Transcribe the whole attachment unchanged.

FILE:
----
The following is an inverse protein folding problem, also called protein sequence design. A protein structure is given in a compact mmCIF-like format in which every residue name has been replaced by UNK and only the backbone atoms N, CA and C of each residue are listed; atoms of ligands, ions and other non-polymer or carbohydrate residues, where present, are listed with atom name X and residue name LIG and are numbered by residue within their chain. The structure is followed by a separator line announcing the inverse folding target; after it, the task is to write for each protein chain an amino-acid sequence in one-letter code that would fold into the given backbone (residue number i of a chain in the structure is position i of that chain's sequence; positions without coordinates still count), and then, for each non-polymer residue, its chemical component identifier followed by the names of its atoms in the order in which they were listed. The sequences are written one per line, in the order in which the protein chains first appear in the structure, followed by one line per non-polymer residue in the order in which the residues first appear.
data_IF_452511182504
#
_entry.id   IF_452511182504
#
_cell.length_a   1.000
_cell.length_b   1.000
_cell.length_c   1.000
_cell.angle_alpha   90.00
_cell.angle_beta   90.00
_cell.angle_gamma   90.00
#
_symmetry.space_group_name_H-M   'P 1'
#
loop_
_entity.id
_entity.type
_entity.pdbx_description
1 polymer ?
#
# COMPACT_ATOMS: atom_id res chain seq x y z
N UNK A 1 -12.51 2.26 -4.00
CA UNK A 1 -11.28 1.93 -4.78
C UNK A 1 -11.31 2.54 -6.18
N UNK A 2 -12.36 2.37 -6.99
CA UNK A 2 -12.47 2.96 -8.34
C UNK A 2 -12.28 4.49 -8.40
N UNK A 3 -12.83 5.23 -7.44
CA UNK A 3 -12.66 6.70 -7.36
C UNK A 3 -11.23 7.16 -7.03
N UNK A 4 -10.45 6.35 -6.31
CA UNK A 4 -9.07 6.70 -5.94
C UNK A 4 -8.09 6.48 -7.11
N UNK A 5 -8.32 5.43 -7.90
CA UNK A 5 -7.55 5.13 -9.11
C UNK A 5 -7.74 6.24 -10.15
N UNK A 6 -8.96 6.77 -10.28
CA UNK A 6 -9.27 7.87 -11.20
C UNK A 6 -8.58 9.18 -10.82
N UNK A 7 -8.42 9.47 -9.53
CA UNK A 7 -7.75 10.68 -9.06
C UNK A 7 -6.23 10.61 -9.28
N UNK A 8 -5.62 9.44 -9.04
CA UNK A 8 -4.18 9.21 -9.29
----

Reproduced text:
The following is an inverse protein folding problem, also called protein sequence design. A protein structure is given in a compact mmCIF-like format in which every residue name has been replaced by UNK and only the backbone atoms N, CA and C of each residue are listed; atoms of ligands, ions and other non-polymer or carbohydrate residues, where present, are listed with atom name X and residue name LIG and are numbered by residue within their chain. The structure is followed by a separator line announcing the inverse folding target; after it, the task is to write for each protein chain an amino-acid sequence in one-letter code that would fold into the given backbone (residue number i of a chain in the structure is position i of that chain's sequence; positions without coordinates still count), and then, for each non-polymer residue, its chemical component identifier followed by the names of its atoms in the order in which they were listed. The sequences are written one per line, in the order in which the protein chains first appear in the structure, followed by one line per non-polymer residue in the order in which the residues first appear.
data_IF_452511182504
#
_entry.id   IF_452511182504
#
_cell.length_a   1.000
_cell.length_b   1.000
_cell.length_c   1.000
_cell.angle_alpha   90.00
_cell.angle_beta   90.00
_cell.angle_gamma   90.00
#
_symmetry.space_group_name_H-M   'P 1'
#
loop_
_entity.id
_entity.type
_entity.pdbx_description
1 polymer ?
#
# COMPACT_ATOMS: atom_id res chain seq x y z
N UNK A 1 -12.51 2.26 -4.00
CA UNK A 1 -11.28 1.93 -4.78
C UNK A 1 -11.31 2.54 -6.18
N UNK A 2 -12.36 2.37 -6.99
CA UNK A 2 -12.47 2.96 -8.34
C UNK A 2 -12.28 4.49 -8.40
N UNK A 3 -12.83 5.23 -7.44
CA UNK A 3 -12.66 6.70 -7.36
C UNK A 3 -11.23 7.16 -7.03
N UNK A 4 -10.45 6.35 -6.31
CA UNK A 4 -9.07 6.70 -5.94
C UNK A 4 -8.09 6.48 -7.11
N UNK A 5 -8.32 5.43 -7.90
CA UNK A 5 -7.55 5.13 -9.11
C UNK A 5 -7.74 6.24 -10.15
N UNK A 6 -8.96 6.77 -10.28
CA UNK A 6 -9.27 7.87 -11.20
C UNK A 6 -8.58 9.18 -10.82
N UNK A 7 -8.42 9.47 -9.53
CA UNK A 7 -7.75 10.68 -9.06
C UNK A 7 -6.23 10.61 -9.28
N UNK A 8 -5.62 9.44 -9.04
CA UNK A 8 -4.18 9.21 -9.29